- I can look at “The Passion of the Christ” only as a woman who defines herself as Catholic, who also defines herself as someone for whom the creation of story has been a crucial locus of self-understanding, and as someone for whom the Gospels have been crucial texts. So I respond to it as a person formed by my history, as Mel Gibson has been formed by his.
I’m older than Mel, but not by much, and we were both brought up by Catholics who would define themselves as conservative. And yet our visions of both the nature of history, the role of story and the experience of Jesus are miles apart.
So, no, I didn’t like the movie. But I didn’t like Mr. Gibson’s “Braveheart,” either. I don’t do spectacle. I don’t do graphic violence. I didn’t lose any sleep, though, about not liking “Braveheart.” I didn’t care about “Braveheart”; I didn’t care who liked it because nothing important was at stake. I didn’t imagine that “Braveheart” could do any damage in the larger world. The story of “Braveheart” wasn’t precious to me. But “The Passion” has been, for me, a cause of deep distress.
My distress has two sources. The first is my anxiety that it will have the effect of fanning the flames of a growing worldwide anti-Semitism. I accept Mr. Gibson’s assertion that he didn’t mean to make an anti-Semitic film, but he has to be aware of the Passion story’s role in the history of the persecution of the Jews, a story whose very power to move the human spirit has been a vehicle for both transcendence and murder. To be a Christian is to face the responsibility for one’s own most treasured sacred texts being used to justify the deaths of innocents.
….Mr. Gibson’s defense is that he tells it like it is. Or like it was. But that is not precisely the case: the film’s screenwriter, Benedict Fitzgerald, has added extra-Scriptural details: the character of Claudia, Pilate’s wife, is much amplified from the Gospel hint; Pilate is given a sympathetic psychological complexity that is nowhere found in the Gospels; details of Jesus’ childhood have been invented for dramatic purposes. Caiphas, the high priest, is a cipher in the Scripture; in the film he is, compared with Pilate, a one-dimensional monster, a shrewd rabble-rouser who rejoices in the shedding of his enemy’s blood.
It is true that the Roman flagellators are portrayed as viciously sadistic, but there are two good Romans, Pilate and Claudia, to add a counterweight to our understanding of Romanness. There is no counterweight to the portrayal of the Jews.
….The second cause of my distress is that Mr. Gibson’s portrayal of the Passion story seems to me a perversion of the meaning of the event and its context. When I spoke to Mr. Fitzgerald, he told me that for him and for Mr. Gibson, the Passion was the most important part of the Gospel and that that was why they had focused on the last hours of Jesus’ life, giving short shrift to his ministry and his ideas. But if, as Mr. Fitzgerald and Mr. Gibson have done, you take the Passion out of its context, you are left with a Jesus who is much more body than spirit; you are presented not with the author of the Beatitudes or the man who healed the sick but with a carcass to be flayed.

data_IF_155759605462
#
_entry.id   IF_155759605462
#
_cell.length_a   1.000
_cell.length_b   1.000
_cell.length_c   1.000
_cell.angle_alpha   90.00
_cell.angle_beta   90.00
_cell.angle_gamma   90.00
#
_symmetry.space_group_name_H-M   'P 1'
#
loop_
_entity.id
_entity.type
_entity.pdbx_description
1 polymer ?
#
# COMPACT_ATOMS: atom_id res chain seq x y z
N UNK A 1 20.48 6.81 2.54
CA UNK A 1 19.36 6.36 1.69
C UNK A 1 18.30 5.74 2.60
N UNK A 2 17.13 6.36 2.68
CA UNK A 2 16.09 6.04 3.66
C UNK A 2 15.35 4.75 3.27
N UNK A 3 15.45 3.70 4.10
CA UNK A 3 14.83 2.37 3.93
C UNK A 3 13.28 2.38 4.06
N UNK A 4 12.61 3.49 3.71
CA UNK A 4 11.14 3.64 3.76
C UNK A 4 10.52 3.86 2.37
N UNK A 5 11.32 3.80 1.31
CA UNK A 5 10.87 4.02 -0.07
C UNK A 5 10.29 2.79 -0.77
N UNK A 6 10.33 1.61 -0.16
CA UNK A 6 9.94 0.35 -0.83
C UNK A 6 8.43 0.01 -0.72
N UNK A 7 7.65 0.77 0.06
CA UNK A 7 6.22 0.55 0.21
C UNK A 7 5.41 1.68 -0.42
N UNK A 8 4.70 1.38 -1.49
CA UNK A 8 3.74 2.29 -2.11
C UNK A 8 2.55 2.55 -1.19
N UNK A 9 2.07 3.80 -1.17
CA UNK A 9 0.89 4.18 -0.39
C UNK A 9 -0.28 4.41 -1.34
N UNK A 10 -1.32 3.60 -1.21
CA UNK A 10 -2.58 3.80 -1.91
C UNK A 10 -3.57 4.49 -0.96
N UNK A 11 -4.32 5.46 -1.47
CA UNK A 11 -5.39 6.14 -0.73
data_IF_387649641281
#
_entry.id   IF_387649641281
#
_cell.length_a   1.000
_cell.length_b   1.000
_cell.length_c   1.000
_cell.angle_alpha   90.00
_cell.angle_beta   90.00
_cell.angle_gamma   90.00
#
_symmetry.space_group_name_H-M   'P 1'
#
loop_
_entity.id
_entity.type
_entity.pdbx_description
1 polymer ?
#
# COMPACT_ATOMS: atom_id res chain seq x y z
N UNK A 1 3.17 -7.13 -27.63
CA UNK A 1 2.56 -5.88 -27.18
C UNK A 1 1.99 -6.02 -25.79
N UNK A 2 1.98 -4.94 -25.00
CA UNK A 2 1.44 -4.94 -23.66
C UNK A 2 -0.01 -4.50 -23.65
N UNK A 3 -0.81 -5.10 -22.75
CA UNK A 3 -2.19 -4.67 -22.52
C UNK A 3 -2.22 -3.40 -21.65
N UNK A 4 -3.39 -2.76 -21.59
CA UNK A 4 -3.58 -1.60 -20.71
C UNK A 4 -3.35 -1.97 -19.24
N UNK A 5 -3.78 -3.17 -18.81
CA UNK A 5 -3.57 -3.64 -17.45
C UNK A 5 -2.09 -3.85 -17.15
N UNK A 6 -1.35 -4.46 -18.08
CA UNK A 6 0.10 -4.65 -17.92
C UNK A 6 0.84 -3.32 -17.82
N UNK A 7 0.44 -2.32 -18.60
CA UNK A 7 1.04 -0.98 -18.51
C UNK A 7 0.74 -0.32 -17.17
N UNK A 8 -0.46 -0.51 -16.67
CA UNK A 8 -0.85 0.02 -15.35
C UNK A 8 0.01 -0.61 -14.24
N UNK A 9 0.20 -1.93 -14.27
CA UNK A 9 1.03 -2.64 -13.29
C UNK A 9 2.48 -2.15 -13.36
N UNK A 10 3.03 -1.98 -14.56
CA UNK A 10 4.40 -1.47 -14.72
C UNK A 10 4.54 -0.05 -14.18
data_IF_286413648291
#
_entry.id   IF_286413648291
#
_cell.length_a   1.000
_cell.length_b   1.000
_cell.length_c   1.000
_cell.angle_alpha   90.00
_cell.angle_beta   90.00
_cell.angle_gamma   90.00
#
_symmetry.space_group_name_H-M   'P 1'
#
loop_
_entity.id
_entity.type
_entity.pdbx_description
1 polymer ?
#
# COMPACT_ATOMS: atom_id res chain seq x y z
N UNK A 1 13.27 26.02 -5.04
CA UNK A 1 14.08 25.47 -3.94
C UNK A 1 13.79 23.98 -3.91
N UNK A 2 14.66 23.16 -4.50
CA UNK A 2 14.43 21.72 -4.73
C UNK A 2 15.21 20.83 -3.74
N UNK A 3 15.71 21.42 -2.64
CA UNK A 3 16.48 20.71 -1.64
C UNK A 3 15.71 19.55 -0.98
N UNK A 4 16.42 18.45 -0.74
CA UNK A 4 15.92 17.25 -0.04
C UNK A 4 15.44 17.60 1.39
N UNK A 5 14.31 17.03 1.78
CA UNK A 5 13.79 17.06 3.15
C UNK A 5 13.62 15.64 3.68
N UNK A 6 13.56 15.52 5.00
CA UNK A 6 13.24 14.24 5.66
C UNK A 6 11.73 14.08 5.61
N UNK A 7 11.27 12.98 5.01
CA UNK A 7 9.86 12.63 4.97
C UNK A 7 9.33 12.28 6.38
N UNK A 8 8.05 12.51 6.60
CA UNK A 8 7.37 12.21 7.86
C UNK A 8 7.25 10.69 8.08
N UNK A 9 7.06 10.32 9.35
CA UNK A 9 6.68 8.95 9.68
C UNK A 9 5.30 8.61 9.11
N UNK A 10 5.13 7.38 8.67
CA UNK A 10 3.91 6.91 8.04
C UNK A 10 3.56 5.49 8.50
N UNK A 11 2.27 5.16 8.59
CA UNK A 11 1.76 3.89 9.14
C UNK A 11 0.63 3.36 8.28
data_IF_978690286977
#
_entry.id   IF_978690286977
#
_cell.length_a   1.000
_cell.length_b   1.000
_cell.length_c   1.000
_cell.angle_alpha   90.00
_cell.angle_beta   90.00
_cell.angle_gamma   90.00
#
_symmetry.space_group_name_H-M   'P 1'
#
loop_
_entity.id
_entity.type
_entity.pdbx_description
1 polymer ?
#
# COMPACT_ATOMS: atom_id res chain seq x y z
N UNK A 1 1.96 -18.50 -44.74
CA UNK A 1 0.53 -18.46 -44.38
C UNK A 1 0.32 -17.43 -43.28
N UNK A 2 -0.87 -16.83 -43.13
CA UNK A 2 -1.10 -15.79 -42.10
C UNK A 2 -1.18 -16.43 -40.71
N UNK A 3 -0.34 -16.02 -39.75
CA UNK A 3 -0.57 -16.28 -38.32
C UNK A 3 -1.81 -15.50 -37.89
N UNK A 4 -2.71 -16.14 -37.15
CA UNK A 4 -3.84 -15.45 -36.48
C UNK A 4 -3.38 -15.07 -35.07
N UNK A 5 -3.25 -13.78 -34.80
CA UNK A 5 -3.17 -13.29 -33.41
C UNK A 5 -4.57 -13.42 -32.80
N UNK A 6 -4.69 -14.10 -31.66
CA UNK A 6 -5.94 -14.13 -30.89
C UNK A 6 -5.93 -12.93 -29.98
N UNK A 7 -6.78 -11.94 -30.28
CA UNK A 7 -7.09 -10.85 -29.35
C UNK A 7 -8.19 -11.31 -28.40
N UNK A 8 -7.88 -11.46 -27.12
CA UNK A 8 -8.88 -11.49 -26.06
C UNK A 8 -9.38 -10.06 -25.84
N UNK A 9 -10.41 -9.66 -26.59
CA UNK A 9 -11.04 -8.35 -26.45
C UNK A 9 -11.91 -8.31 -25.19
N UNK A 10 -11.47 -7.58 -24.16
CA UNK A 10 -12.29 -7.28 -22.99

….Theologically, the meaning of Jesus’ death comes with the triumph of the Resurrection, arguably the weakest scene in the film, in which Mr. Caviezel looks not victorious but stoned. Yet St. Paul says, “If Christ has not risen, then vain is your faith.” Psychologically, the power of the Passion is that it acknowledges the place of suffering, particularly unjust suffering, in human life. It is a vessel for our grief. If you listen to Bach’s “St. Matthew Passion,” there is very little violence in the music; the overwhelming tone is one of mournfulness and a kind of crushed sorrow. In the film, to be sure, there are shots of women weeping along the Via Dolorosa, but the dominant tone in the film is one of rage-inducing voyeurism.
I understand that people of good faith might be moved by the film. I was in Boston the day of the premiere, Ash Wednesday. A woman interviewed on local television said that she thought the movie was not about violence but about love, that when she saw Jesus’ struggle with his cross, she saw her own. A minute later, though, a woman with ashes on her forehead looked into the camera and said, “At least we know who really killed Jesus, and I don’t have to say who.”
…. In the Beatitudes, Jesus blesses those who hunger and thirst after justice. I can’t imagine that Mr. Gibson’s vision or his film will add to the balance of this world’s justice. But as he has told us, that’s not the part of the Gospel that interests him.
This version of the film – Gordon’s – puts more emphasis on anti-Semitism than most of the others I have read. I do not assume that the woman who said, “At least we know who really killed Jesus, and I don’t have to say who,” got her worldview from the film, but the film also did nothing to dissuade that view.
At this point – and no I haven’t seen it and can’t imagine seeing it for a very long time – my deeper problem is with the film’s view of what is most important about the life and death of Christ, and I agree exactly with Gordon when she writes, “Theologically, the meaning of Jesus’ death comes with the triumph of the Resurrection.” I can even buy the theoretical need to show the “reality” of Christ’s torture and execution, but what of the need to show the “reality” of the Resurrection, and to give this joyous, redemptive yang to the murderous yin of the Passion?
What seems to be desperately missing is balance: while the peace, love and Resurrection part of the story might be incomplete without the blood and guts, surely the reverse is even more incomplete. At least one Catholic agrees.
And I did like Braveheart.